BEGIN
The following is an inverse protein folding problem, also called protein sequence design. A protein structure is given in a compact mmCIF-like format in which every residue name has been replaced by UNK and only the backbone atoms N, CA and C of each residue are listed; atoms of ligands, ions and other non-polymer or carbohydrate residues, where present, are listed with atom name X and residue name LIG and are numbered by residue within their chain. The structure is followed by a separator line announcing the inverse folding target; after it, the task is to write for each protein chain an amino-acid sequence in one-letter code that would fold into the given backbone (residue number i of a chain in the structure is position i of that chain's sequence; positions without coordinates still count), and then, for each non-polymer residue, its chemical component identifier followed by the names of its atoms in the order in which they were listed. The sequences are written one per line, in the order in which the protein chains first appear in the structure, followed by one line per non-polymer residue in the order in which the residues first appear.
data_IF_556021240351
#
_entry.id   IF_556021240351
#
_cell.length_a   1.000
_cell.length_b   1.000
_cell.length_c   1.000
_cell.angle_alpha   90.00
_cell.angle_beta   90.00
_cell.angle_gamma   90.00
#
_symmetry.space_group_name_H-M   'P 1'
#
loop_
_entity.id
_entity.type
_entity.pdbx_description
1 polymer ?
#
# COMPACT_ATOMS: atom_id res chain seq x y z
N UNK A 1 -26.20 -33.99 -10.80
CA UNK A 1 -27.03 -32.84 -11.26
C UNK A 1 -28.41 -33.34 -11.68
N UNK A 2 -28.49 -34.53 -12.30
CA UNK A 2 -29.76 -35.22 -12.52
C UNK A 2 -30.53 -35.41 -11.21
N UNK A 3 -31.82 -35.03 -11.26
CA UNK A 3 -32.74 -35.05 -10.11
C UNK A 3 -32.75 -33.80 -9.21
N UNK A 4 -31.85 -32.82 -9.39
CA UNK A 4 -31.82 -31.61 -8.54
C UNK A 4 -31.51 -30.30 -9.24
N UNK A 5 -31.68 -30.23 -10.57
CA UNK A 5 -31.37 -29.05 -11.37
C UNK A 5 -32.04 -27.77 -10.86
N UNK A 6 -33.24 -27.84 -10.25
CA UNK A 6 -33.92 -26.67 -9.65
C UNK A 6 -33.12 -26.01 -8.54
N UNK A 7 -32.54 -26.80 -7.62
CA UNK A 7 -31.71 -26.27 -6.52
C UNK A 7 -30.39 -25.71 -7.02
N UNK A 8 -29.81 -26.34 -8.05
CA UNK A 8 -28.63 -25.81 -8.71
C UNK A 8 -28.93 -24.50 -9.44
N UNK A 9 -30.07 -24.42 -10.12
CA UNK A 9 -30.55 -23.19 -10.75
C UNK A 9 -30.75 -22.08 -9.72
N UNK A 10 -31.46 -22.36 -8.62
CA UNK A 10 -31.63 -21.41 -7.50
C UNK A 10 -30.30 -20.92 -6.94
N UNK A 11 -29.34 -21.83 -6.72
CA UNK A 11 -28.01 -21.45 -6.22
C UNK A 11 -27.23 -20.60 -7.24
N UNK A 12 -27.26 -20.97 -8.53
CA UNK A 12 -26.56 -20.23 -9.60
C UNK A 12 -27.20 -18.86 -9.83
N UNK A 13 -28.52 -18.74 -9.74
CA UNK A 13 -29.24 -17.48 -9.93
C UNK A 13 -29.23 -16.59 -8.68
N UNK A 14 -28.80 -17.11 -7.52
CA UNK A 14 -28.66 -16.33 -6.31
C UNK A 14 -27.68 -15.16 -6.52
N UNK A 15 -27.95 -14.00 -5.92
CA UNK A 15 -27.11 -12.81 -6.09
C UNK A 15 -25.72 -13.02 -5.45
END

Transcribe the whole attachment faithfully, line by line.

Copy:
The following is an inverse protein folding problem, also called protein sequence design. A protein structure is given in a compact mmCIF-like format in which every residue name has been replaced by UNK and only the backbone atoms N, CA and C of each residue are listed; atoms of ligands, ions and other non-polymer or carbohydrate residues, where present, are listed with atom name X and residue name LIG and are numbered by residue within their chain. The structure is followed by a separator line announcing the inverse folding target; after it, the task is to write for each protein chain an amino-acid sequence in one-letter code that would fold into the given backbone (residue number i of a chain in the structure is position i of that chain's sequence; positions without coordinates still count), and then, for each non-polymer residue, its chemical component identifier followed by the names of its atoms in the order in which they were listed. The sequences are written one per line, in the order in which the protein chains first appear in the structure, followed by one line per non-polymer residue in the order in which the residues first appear.
data_IF_556021240351
#
_entry.id   IF_556021240351
#
_cell.length_a   1.000
_cell.length_b   1.000
_cell.length_c   1.000
_cell.angle_alpha   90.00
_cell.angle_beta   90.00
_cell.angle_gamma   90.00
#
_symmetry.space_group_name_H-M   'P 1'
#
loop_
_entity.id
_entity.type
_entity.pdbx_description
1 polymer ?
#
# COMPACT_ATOMS: atom_id res chain seq x y z
N UNK A 1 -26.20 -33.99 -10.80
CA UNK A 1 -27.03 -32.84 -11.26
C UNK A 1 -28.41 -33.34 -11.68
N UNK A 2 -28.49 -34.53 -12.30
CA UNK A 2 -29.76 -35.22 -12.52
C UNK A 2 -30.53 -35.41 -11.21
N UNK A 3 -31.82 -35.03 -11.26
CA UNK A 3 -32.74 -35.05 -10.11
C UNK A 3 -32.75 -33.80 -9.21
N UNK A 4 -31.85 -32.82 -9.39
CA UNK A 4 -31.82 -31.61 -8.54
C UNK A 4 -31.51 -30.30 -9.24
N UNK A 5 -31.68 -30.23 -10.57
CA UNK A 5 -31.37 -29.05 -11.37
C UNK A 5 -32.04 -27.77 -10.86
N UNK A 6 -33.24 -27.84 -10.25
CA UNK A 6 -33.92 -26.67 -9.65
C UNK A 6 -33.12 -26.01 -8.54
N UNK A 7 -32.54 -26.80 -7.62
CA UNK A 7 -31.71 -26.27 -6.52
C UNK A 7 -30.39 -25.71 -7.02
N UNK A 8 -29.81 -26.34 -8.05
CA UNK A 8 -28.63 -25.81 -8.71
C UNK A 8 -28.93 -24.50 -9.44
N UNK A 9 -30.07 -24.42 -10.12
CA UNK A 9 -30.55 -23.19 -10.75
C UNK A 9 -30.75 -22.08 -9.72
N UNK A 10 -31.46 -22.36 -8.62
CA UNK A 10 -31.63 -21.41 -7.50
C UNK A 10 -30.30 -20.92 -6.94
N UNK A 11 -29.34 -21.83 -6.72
CA UNK A 11 -28.01 -21.45 -6.22
C UNK A 11 -27.23 -20.60 -7.24
N UNK A 12 -27.26 -20.97 -8.53
CA UNK A 12 -26.56 -20.23 -9.60
C UNK A 12 -27.20 -18.86 -9.83
N UNK A 13 -28.52 -18.74 -9.74
CA UNK A 13 -29.24 -17.48 -9.93
C UNK A 13 -29.23 -16.59 -8.68
N UNK A 14 -28.80 -17.11 -7.52
CA UNK A 14 -28.66 -16.33 -6.31
C UNK A 14 -27.68 -15.16 -6.52
N UNK A 15 -27.95 -14.00 -5.92
CA UNK A 15 -27.11 -12.81 -6.09
C UNK A 15 -25.72 -13.02 -5.45